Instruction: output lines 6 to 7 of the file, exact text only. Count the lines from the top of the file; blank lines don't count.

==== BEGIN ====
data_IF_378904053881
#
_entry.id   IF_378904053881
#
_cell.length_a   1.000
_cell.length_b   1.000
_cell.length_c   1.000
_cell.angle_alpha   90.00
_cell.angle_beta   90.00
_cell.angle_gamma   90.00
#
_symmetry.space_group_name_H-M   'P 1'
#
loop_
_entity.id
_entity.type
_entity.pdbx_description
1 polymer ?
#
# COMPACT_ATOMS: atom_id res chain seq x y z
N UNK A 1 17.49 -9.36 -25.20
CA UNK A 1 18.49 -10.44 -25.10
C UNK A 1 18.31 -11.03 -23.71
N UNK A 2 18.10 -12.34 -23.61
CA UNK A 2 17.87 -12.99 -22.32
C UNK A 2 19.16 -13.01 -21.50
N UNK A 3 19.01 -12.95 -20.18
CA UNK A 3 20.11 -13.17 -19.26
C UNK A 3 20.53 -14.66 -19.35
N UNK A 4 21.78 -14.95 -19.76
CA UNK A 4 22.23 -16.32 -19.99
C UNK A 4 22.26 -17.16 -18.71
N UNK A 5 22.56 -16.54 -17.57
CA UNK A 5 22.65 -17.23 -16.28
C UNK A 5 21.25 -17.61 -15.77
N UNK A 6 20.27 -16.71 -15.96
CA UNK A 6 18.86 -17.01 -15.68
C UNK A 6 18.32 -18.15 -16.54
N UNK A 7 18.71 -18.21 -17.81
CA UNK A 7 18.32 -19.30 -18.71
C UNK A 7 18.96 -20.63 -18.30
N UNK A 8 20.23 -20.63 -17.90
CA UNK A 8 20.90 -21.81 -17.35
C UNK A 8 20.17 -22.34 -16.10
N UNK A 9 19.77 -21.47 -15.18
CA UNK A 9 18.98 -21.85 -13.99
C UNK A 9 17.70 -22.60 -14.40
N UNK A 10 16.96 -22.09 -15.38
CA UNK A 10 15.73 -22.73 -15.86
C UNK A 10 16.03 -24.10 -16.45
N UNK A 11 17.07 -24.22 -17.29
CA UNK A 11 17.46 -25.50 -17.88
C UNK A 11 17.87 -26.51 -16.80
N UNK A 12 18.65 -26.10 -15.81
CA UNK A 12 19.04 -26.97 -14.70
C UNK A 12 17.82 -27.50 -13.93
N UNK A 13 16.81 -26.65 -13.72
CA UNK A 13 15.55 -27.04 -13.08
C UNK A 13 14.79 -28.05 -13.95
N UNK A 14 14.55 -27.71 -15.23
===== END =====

_cell.length_b   1.000
_cell.length_c   1.000